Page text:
Travellers cheques in Cambodia

Mar 13th, 2003, 07:15 PM
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Join Date: Feb 2003
Posts: 834
Thanks Marilyn will let you know what the FCC is like
MaryW is offline  
Mar 13th, 2003, 07:16 PM
Join Date: Jan 2003
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The difference between Siem Reap and Phnom Penh is like night and day. If you only fly into Siem Reap , like so many do just to see the temples, you will probably not be aware of how very poor the country really is, as this is a very tourist oriented town. Go farther a-field and you will start to notice things. Most roads are earth packed, very dusty and potholed. Even in the capital only the main arteries are maintained. Poverty is in evidence everywhere. Beggars are numerous, especial in Phnom Penh, including small children and the most noticeable, the amputeed beggars missing a leg from stepping on a land mine. Every block in a tourist area is the turf for these. Garbage is also a problem. The reason for so much begging is that many have lost most of their family during the Khmer Rouge period (it is estimated that approximately 30% of the population died) and with no family to support them, have no other way to survive. If you do decide to give to a cripple, do so in a way that does not attract the attention of others or you will be surrounded. And never just give money to children as this will only make them into permanent beggars. Buy something from them (postcards, flowers etc.) or get them some food if you feel you have to do something.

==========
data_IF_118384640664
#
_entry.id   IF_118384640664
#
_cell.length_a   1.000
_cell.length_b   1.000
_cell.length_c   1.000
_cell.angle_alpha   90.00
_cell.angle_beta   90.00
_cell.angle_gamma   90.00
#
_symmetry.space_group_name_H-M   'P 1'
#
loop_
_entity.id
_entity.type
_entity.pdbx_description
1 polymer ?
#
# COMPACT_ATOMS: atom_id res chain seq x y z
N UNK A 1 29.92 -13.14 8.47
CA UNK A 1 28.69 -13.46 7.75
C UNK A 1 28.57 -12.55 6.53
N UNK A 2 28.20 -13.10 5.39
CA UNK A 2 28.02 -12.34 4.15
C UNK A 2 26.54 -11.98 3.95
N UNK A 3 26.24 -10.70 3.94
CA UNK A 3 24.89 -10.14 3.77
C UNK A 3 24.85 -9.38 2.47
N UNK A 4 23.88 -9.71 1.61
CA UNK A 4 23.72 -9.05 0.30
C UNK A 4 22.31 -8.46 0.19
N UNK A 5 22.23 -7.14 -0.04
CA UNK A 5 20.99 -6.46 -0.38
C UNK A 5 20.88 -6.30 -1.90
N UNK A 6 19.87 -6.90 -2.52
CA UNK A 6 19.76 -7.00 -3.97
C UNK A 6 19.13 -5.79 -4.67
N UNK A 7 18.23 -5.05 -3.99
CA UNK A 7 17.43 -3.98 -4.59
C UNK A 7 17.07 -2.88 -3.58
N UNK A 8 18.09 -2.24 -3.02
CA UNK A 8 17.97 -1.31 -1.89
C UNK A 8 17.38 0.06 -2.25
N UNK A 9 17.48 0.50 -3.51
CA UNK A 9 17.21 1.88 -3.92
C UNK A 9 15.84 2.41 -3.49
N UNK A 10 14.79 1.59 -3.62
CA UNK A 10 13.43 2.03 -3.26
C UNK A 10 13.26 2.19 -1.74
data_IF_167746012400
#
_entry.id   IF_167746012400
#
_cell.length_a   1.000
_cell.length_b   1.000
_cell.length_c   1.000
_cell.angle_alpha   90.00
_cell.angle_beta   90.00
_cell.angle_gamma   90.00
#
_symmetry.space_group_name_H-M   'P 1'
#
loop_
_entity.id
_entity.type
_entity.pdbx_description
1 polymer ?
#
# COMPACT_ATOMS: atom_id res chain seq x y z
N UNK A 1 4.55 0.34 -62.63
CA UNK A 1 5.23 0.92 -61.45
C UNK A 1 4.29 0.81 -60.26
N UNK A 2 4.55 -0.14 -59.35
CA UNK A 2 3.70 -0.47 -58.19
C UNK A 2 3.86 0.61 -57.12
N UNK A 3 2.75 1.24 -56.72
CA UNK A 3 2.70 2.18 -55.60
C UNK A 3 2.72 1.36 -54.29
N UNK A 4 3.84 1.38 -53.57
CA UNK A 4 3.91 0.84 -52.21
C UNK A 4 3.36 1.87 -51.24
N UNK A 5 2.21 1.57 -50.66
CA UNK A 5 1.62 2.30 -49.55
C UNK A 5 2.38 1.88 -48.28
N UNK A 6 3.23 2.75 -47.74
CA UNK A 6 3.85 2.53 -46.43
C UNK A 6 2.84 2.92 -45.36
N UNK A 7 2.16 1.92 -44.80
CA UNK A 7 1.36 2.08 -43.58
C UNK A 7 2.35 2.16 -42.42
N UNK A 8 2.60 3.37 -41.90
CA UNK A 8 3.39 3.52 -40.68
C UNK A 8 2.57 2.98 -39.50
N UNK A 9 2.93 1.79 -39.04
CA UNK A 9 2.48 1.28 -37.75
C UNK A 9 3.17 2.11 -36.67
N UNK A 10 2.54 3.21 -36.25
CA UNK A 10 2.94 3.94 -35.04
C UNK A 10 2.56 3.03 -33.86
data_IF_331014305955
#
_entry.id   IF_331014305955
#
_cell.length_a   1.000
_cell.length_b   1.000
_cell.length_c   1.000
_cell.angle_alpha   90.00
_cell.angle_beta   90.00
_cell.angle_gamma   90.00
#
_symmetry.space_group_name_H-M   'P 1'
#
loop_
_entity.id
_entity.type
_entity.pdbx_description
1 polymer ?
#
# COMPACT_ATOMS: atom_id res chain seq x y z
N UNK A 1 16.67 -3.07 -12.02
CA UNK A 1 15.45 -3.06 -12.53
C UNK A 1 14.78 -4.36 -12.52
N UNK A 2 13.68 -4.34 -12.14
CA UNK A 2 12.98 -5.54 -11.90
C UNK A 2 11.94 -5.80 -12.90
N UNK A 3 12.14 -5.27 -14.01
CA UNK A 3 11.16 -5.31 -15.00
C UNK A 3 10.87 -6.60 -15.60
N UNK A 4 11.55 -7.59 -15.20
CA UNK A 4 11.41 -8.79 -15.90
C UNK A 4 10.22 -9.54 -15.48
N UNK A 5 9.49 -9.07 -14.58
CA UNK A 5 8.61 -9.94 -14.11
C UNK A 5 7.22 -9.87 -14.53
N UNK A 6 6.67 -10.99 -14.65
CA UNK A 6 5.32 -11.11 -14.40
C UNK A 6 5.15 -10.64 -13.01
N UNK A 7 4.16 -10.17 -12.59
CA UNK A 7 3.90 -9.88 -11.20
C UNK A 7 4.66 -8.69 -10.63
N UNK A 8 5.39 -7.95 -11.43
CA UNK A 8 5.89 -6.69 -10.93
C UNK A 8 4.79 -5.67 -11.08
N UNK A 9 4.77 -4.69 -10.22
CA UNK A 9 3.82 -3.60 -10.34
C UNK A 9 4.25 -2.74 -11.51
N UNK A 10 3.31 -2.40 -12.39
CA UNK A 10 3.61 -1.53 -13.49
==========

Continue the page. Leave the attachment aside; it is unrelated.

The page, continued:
If you do visit Phnom Penh one should visit both the Choeung Ek (Killing Fields) and the Tuol Sleng Museum to fully understand the atrocities that took place during the Khmer Rouge rule in the late 1970’s under Pol Pot. Be aware that these places are of a mentally disturbing nature and not recommended for those tourists who get shocked easily.
The FCC is a good place to stay (only 5 rooms) and the restaurant is great although a little on the expensive side. They have now open a branch in Siem Reap.
Scotters is offline  
Mar 13th, 2003, 08:09 PM
Join Date: Jan 2003
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Good post, Scotters. Could not agree with you more. We felt we did go a little beyond the usual tourist scene in our several trips, and the poverty in the Siem Reap area is certainly there if you open your eyes. Still, the people seemed gentler and less desperate, perhaps because there was food more available in the countryside?

It is heartbreaking, yet what we found most incredible was how sweet most people were despite the horrors they have suffered. It is one reason we will return to Cambodia again and again.
Marilyn is offline  

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